This may seem very Pollyana-ish, or wishful thinking. But Jesus said there is an outcome to this. A point in the following his teachings, in the Advocate working with us. The outcome is his peace. “Peace I leave with you; my peace I give to you. I do not give to you as the world gives. Do not let your hearts be troubled, and do not let them be afraid.” The sense of completeness, wholeness, living fulfilled and purposed lives is the point of all this. Jesus came to show us the way, and sent us the Spirit to enable our way so that we might “have life and have it more abundantly” as he promised in John 10:10.
Peace is the point. Our peace. The world’s peace. Peace, not in the sense of absence of war. Peace in the sense that we have no locks on the doors, no walls around the city, all manner of things are well, and all manner of things will be well. We are describing here the peace of the Kingdom of God. That is what Jesus wants for us, and calls us to share.
There are times and places that stick in our memories, not because they are necessarily important, but because they speak to a truth. When I was ten, my father was working out in his workshop on some cabinetry or something he was making for his woodworking business, a side job to his being an electrical engineer at the Shipyard down in Newport News. One Saturday I wheeled in my bike, with an underinflated tire hoping for a little help.
Like a good dad, he stopped what he was doing, got out the air compressor, turned it on and pumped up my tire. I was appreciative, and in an offhand comment after I said thanks, I said, “I don’t know what I’d do without you.” I remember the moment not because of what I said, but the look on my father’s face across the workshop. A quiet man, not one for words, I was surprised when he looked me straight in the eye, and said, “Oh, you’ll get by. You’ll get by.” He was so serious. It stuck with me. His tone. His expression. His sense of my abilities and my temperament. I still wonder if he knew that day that he was not doing well. You see, a few weeks later he was gone.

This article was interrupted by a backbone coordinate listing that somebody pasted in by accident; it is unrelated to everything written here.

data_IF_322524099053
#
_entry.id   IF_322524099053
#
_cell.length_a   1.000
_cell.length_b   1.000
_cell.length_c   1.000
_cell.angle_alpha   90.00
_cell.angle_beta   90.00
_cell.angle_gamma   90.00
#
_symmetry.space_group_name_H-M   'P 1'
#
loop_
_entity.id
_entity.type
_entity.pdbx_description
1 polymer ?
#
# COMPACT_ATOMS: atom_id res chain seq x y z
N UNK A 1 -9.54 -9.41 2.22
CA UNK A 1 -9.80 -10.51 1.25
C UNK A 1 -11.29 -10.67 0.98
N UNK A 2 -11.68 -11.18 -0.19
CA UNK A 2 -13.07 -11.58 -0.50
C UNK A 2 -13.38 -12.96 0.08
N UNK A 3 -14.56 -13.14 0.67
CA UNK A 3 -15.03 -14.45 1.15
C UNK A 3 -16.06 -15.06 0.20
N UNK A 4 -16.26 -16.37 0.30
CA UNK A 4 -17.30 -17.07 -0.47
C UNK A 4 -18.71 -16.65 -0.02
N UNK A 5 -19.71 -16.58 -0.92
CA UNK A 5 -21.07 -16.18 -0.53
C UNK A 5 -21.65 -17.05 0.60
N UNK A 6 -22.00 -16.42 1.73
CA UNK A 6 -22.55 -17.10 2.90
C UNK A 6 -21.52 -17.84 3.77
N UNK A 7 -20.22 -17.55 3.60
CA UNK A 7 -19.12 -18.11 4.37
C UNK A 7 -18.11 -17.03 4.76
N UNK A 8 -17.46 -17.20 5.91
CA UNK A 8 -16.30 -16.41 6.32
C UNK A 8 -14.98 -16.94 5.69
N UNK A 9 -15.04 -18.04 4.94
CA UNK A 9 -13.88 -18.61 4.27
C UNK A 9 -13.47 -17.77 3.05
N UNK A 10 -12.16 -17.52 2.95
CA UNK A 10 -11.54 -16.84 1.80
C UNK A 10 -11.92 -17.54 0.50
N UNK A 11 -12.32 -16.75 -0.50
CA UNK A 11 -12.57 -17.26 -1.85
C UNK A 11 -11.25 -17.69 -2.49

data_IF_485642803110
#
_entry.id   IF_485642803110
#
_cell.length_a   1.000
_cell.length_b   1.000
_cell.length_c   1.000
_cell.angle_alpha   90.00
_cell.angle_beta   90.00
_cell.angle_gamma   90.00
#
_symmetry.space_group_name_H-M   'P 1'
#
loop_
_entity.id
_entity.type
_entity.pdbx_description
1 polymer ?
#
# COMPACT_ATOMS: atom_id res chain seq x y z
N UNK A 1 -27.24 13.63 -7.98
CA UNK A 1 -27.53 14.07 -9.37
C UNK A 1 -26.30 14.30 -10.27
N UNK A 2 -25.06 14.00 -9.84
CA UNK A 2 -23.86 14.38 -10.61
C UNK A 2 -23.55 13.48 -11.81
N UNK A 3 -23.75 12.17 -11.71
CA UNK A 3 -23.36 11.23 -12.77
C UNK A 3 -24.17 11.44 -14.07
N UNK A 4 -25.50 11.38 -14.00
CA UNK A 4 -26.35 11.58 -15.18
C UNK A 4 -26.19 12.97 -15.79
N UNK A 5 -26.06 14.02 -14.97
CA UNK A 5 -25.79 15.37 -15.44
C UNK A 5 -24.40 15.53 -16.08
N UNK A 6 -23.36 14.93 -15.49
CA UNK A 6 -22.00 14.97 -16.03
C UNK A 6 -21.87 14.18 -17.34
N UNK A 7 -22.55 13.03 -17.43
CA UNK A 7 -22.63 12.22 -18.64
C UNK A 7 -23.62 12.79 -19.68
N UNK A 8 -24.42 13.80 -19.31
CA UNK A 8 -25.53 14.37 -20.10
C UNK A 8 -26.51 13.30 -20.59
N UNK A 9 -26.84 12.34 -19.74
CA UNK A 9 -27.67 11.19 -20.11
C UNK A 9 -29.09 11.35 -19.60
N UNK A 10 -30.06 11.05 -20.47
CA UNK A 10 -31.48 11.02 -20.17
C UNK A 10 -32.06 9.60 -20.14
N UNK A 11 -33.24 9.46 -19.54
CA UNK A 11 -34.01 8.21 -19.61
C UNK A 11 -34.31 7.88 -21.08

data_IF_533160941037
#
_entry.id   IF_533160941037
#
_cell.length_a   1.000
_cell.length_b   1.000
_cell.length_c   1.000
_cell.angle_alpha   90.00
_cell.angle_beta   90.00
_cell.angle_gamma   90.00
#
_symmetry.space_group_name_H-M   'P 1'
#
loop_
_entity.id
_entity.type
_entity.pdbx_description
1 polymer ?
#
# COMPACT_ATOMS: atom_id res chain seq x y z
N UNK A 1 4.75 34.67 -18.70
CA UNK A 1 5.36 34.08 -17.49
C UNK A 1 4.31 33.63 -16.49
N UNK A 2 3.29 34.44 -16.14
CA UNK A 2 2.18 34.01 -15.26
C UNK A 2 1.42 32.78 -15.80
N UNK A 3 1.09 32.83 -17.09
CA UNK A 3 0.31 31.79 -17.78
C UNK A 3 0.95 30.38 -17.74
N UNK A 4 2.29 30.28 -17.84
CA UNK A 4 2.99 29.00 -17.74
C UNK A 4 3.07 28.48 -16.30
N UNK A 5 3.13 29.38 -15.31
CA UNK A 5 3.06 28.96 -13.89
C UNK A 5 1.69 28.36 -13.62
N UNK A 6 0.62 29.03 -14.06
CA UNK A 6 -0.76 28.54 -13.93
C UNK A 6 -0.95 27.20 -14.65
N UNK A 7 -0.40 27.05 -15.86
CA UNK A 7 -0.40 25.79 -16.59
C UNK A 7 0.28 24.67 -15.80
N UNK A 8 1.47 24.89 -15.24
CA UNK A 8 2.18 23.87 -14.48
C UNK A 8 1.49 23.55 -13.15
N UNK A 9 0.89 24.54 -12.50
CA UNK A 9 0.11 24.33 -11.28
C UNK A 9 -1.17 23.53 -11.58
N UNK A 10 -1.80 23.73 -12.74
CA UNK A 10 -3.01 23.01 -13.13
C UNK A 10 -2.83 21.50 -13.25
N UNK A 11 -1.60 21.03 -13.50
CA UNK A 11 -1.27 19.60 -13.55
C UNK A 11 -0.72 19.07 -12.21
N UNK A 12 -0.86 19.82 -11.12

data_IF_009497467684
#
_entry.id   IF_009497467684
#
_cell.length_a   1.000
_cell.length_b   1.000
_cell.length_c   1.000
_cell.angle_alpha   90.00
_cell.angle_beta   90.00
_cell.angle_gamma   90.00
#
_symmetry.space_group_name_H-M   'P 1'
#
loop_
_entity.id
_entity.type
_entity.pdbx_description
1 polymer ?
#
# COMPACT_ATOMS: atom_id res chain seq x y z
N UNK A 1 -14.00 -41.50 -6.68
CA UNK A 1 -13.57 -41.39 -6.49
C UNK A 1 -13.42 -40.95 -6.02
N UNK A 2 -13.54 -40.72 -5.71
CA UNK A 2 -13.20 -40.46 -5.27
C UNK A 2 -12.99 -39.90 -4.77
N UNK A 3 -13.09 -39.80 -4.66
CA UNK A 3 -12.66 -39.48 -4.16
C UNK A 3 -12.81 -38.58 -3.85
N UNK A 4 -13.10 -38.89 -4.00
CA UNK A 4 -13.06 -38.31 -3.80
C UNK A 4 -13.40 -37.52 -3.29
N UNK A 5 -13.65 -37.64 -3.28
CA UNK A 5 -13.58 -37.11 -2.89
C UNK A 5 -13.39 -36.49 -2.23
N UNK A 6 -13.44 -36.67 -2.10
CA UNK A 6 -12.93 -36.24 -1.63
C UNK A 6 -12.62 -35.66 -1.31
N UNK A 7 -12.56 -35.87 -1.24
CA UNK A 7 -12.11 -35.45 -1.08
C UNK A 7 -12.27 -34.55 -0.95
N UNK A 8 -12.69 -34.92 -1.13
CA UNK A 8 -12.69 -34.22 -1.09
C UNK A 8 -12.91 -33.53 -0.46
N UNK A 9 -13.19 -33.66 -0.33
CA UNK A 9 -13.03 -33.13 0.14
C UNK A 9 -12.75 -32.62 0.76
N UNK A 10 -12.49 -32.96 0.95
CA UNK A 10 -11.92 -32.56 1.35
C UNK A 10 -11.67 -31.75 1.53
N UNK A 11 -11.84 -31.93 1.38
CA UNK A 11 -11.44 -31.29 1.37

He died quickly and unexpectedly. Later in the grieving process I remembered about the tire and the help he gave me. I remembered the trite phrase I used and his singular response. Did he know his days were numbered? Was he not feeling well but did not tell us? We will never know. But I do remember at times when I miss him, when I would give anything in the world for one more hug, for one more minute with him, I remember how he looked at me more like a man than a ten year old kid deserved, and with love said to me, “Oh, you’ll get by. You’ll get by.” Those parting words are the ones we cling to when days are dark and our fears get the better of us. Which is why Jesus was so clear with his disciples and with us that awful night. He clearly spelled out that things would be bad, but that it was all for the best.
On this weekend when we remember those who gave their all for our freedoms and our peace, many stepped into situations where the outcome was known. They did it for duty. They did it for their home. They did it for us.
Jesus did know his days, nay, his hours were numbered also. And said almost the same thing my dad said to those he loved. His words were not, “You’ll get by.” But his intent did. Jesus said to them and says to us: “I have said these things to you while I am still with you. But the Advocate, the Holy Spirit, whom the Father will send in my name, will teach you everything, and remind you of all that I have said to you. Peace I leave with you; my peace I give to you. I do not give to you as the world gives. Do not let your hearts be troubled, and do not let them be afraid.”
Those who have ears to hear, let them hear. Amen.